In the 1910 soundex of Illinois, one Turner BROWN is listed in Saline County (household 126, ED 109). He was recorded as a white farmer, born about 1880 in Illinois. His parents were also born in Illinois. He married his second wife in 1908. Rosetta was born about 1875 in Illinois. This was her third marriage and she was the mother of six children, all deceased. It is not certain that this Turner is the same person as the son of Henry L. BROWN.


2. Addison BROWN was born about 1807 in Northampton Co., N.C. He was declared free in 1835 in Union County and was described as "a bright mulatto about six feet high and about 28 years old."

Addison patented 80 acres, the north half of the southeast quarter of section 1, township 11 south, range 3 west, for $100 on 26 Oct 1836.

Addison BROWN is on the 1839 tax list of Union Co., Ill., as Atterson BROWN. He was taxed for one horse worth $20, five cattle worth $47, and other personal property worth $100. His name appears as Addison BROWN on the 1847 tax list of Union County. He was charged a 35cents tax for horses worth $45.

Addison purchased 40 acres from his father, Beverly BROWN, for $60 on 1 Sep 1838. This was in the southwest quarter of the northwest quarter of section 8, township 11 south, range 2 west (Book F pages 108-109).

Addison died 17 Apr 1849, in Union Co., Ill., of fever, after an illness of eight weeks. He was a farmer. The 1850 mortality schedule states that he was married, however, if this is true, his widow must have died before the estate was settled. No marriage record has been located in Illinois for Addison BROWN. His brother, Robert BROWN, was appointed administrator of Addison's estate. While Addison was ill, his neighbor, Henry LEYERLE, nursed him, for which he charged the estate $15. There was also a debt due John BALTZELL Jr. for $2 for balance on schooling from December 1848 to January 1849. Perhaps this was for the education of his nieces, the children of his sister, Manerva BROWN. Addison's land included 80 acres he had patented from the government in the north half of the southeast quarter of section 1, township 11 south, range 3 west. Addison had no children. When his estate was settled, his brothers, Robert and Turner, received $130.30 each, as did their sister, Louisa BROWN. The three children of his sister, Manerva, divided her part and each received $34.29.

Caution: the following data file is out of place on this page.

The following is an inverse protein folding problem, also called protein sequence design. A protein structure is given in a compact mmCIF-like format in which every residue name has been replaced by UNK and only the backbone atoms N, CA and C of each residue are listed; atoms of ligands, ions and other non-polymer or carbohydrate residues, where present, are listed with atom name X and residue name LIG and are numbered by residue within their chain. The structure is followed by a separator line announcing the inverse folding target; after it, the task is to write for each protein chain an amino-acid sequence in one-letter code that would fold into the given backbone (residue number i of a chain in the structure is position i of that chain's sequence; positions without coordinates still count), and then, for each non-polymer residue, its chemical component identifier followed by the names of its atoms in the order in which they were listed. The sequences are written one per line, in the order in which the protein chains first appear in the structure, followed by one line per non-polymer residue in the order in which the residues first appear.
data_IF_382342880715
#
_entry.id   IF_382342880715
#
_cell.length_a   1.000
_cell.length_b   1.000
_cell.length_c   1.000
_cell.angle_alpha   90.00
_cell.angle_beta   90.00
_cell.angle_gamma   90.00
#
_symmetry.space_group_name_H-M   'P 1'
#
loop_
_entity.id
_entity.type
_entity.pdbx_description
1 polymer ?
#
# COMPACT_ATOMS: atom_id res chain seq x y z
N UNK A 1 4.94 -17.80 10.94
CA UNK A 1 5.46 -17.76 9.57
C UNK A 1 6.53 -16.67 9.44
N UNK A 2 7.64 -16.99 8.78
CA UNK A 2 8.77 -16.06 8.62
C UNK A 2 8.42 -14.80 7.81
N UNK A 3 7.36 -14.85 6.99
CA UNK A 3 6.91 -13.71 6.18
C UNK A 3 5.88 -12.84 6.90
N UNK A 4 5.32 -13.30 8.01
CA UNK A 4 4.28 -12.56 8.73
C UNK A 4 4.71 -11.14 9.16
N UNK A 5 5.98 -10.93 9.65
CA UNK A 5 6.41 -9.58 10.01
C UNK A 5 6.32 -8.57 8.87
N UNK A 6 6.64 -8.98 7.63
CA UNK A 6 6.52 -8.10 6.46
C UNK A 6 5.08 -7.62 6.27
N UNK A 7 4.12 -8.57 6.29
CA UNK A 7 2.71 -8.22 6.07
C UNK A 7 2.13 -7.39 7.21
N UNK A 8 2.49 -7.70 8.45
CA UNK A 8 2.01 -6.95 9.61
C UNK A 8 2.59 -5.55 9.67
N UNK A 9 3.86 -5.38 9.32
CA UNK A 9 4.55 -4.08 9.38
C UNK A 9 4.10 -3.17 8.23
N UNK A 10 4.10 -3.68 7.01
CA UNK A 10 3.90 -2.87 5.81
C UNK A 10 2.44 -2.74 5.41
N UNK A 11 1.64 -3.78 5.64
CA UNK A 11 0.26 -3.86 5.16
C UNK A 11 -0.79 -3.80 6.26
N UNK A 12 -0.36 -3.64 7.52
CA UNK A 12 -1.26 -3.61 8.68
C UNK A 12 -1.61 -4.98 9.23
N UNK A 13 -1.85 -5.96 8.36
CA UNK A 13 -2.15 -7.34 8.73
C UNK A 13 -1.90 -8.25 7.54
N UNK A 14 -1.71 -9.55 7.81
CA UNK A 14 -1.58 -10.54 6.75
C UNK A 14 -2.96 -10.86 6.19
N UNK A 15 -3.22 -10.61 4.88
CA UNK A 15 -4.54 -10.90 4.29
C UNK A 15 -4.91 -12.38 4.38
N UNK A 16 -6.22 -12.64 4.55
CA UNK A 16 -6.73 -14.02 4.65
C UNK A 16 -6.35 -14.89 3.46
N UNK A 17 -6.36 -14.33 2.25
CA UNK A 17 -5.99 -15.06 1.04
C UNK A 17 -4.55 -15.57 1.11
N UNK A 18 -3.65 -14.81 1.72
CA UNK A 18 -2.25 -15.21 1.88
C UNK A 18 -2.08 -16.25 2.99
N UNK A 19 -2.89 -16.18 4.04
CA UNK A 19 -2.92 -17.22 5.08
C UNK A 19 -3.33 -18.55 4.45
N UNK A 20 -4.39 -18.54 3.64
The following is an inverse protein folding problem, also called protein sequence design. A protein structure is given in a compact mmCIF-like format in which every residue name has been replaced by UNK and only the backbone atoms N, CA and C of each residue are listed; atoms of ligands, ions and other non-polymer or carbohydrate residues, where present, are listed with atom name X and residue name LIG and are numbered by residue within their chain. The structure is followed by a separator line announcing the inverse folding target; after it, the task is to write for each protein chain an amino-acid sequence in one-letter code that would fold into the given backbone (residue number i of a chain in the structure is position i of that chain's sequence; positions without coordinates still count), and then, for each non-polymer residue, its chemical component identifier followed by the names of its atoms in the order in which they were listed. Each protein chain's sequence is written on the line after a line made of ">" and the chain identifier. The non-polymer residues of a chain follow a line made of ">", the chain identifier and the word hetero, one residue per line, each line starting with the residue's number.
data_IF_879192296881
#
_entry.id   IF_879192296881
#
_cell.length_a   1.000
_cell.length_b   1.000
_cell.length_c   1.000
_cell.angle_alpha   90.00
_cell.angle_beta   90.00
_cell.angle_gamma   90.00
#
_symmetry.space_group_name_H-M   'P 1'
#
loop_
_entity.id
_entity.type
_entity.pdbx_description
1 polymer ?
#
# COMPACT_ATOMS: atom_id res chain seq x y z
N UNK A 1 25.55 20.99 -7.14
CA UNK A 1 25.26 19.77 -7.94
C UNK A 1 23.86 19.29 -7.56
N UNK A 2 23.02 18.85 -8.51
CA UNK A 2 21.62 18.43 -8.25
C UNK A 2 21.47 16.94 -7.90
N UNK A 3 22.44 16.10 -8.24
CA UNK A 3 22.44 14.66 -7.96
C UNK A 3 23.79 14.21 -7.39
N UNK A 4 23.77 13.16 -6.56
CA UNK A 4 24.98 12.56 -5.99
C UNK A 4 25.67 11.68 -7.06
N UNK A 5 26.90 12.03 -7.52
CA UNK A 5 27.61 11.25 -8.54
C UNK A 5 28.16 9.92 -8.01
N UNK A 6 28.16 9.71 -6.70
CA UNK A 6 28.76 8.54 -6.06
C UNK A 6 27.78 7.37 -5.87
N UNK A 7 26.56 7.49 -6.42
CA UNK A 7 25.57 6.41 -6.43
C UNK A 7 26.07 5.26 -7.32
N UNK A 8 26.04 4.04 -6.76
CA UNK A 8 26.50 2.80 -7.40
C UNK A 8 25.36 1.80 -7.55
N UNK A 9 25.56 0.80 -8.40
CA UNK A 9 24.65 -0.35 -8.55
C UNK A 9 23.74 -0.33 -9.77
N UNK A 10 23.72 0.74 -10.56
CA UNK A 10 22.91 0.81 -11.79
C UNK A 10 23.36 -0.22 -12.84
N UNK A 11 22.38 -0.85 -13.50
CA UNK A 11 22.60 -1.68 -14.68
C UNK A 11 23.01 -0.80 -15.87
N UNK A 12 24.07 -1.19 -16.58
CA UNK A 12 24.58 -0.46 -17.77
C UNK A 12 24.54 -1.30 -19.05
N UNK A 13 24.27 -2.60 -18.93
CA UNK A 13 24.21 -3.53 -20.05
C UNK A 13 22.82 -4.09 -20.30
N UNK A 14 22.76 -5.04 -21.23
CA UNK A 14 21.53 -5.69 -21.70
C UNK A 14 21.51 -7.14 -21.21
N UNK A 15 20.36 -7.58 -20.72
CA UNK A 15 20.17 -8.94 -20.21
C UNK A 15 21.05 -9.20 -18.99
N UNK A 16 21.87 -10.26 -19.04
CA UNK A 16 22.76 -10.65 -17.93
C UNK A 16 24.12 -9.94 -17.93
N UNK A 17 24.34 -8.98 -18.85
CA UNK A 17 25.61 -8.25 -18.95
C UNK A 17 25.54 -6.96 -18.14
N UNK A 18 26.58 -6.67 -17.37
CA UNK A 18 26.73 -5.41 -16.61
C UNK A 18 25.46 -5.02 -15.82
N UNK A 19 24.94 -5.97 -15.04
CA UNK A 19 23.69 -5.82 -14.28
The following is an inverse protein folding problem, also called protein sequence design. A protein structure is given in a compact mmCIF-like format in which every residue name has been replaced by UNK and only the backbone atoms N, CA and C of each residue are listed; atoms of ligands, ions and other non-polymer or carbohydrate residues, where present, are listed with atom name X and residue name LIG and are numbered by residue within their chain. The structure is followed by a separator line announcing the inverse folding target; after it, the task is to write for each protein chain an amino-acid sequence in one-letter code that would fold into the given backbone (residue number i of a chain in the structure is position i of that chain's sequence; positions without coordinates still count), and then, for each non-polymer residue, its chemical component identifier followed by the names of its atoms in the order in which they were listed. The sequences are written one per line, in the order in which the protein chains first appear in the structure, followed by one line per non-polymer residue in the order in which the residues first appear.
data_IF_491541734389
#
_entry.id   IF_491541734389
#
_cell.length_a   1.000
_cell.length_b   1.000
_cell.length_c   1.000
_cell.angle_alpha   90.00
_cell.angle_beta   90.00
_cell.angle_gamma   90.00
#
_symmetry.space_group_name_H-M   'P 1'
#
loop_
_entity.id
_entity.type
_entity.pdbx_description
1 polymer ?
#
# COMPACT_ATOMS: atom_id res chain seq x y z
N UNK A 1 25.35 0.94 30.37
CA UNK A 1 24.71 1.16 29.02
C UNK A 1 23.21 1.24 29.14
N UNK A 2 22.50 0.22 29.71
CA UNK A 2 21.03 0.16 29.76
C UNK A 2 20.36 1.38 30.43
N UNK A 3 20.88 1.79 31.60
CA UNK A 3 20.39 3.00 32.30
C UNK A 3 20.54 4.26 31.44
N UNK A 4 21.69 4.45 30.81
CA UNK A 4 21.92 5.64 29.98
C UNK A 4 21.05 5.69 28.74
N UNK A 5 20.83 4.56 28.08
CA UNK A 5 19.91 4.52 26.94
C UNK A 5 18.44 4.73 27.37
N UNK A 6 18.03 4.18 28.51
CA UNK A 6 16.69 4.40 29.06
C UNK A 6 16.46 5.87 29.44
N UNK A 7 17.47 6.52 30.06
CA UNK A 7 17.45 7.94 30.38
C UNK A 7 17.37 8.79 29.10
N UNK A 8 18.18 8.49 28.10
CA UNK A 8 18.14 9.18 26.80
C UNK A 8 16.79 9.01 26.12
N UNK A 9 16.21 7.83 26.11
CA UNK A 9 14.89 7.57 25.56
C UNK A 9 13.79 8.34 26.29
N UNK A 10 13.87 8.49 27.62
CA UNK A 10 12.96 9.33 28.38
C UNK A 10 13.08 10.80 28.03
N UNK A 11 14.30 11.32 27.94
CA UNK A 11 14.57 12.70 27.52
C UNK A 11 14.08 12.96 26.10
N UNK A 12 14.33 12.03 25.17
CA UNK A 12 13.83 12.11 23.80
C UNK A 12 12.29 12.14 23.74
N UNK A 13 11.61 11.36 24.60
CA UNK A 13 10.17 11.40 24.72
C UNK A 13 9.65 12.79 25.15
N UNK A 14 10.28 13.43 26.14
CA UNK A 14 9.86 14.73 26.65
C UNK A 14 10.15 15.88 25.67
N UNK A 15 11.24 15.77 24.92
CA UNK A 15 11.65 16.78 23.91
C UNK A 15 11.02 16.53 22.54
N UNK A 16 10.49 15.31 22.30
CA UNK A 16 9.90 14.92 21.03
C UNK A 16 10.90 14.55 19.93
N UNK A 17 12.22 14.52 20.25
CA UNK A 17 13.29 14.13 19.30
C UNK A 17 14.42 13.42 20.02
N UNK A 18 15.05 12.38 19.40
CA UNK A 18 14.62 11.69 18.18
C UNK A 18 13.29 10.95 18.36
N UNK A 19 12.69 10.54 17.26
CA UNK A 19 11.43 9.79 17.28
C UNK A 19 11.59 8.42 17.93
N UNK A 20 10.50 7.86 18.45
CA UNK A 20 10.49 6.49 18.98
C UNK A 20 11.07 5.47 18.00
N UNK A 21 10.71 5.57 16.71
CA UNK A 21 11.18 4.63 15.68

On the 1850 census of Union County, Jane BROWN, a mulatto, is living in the household of Henry LEYERLE. She was born about 1833 in Illinois, but her relationship to Addison BROWN, if any, is not known. She was probably one of the daughters of Manerva BROWN, Addison's sister. Henry LEYERLE was a neighbor of the BROWNs and was born 3 Jan 1786, in North Carolina and died 23 Nov 1857, in Union Co., Ill., the son of Zachariah and Margaret Catherine MEISENHEIMER LEYERLE. Henry married 12 Nov 1806, in Rowan Co., N.C., Mary FITE. His children were Belviritta "Ritty" SMITH, Sena MYERS, Caleb LEYERLE, Mastin LEYERLE, Mary STEEL, Henry LEYERLE Jr., Eliza CAUBLE, Delilah CAUBLE and Frary MAY.

3. Manerva BROWN was born about 1809 in Northampton Co., N.C. Manerva was declared free in 1835 in Union Co., Ill., and was described as "a mulatto five feet four inches high and aged 26 years." She died before 1850 and her children can not be found on any Illinois census, unless one was Jane BROWN living with Henry LEYERLE in 1850. Turner BROWN, their uncle, reported to the court, as administrator of the estate of Robert BROWN, that the whereabouts of Manerva's three children were not known, but they were not living in Union County in 1860.

a. Louisa (or Eliza) BROWN was born between 1835 and 1849.

b. Harriet BROWN was born between 1835 and 1849.

c. Melton BROWN was born between 1835 and 1849.


4. Robert BROWN was born about 1811 in Northampton Co., N.C. Robert was declared a free man in Union County in 1835 and was described as "a mulatto about six feet one inch high, aged about 24 years."

In 1846, Robert paid $2.47 in taxes in Union County for horses worth $25, cattle worth $20, a cart worth $15, and other personal property worth $200. In 1847 Robert was taxed $2.33 for horses worth $60, cattle worth $25, stock worth $200, and other personal property worth $10. Robert is on the 1850 census of Union County and was a farmer whose real estate was worth $200. The census reports that he was illiterate. Robert was single, but his sister, Louisa, lived with him (household 938, page 211).

Robert BROWN made the following land transactions in Union County:

He bought from Drake H. and Catherine HUNSAKER RENDLEMAN, on 1 Mar 1850, for $200, the northwest quarter of the northeast quarter of section 24, township 12 south, range 2 west, 34 acres (Book J page 464). He also bought from the RENDLEMANs on 29 Jul 1850, for $5 the west side of the northeast quarter of the northeast quarter of section 24, township 12 south, range 2 west, 1 acre (Book J page 540). Robert mortgaged this land to Isaac HARTLINE for $200 on 15 Feb 1853, which mortgaged was satisfied by 1 Sep 1854 (Book 11 page 687). Robert sold this land, 35 acres, and the southeast quarter of the west half of the southeast quarter of section 13, township 12 south, range 2 west, 5 acres, to Willis WILLARD for $600 on 29 Dec 1854 (Book 13 page 610).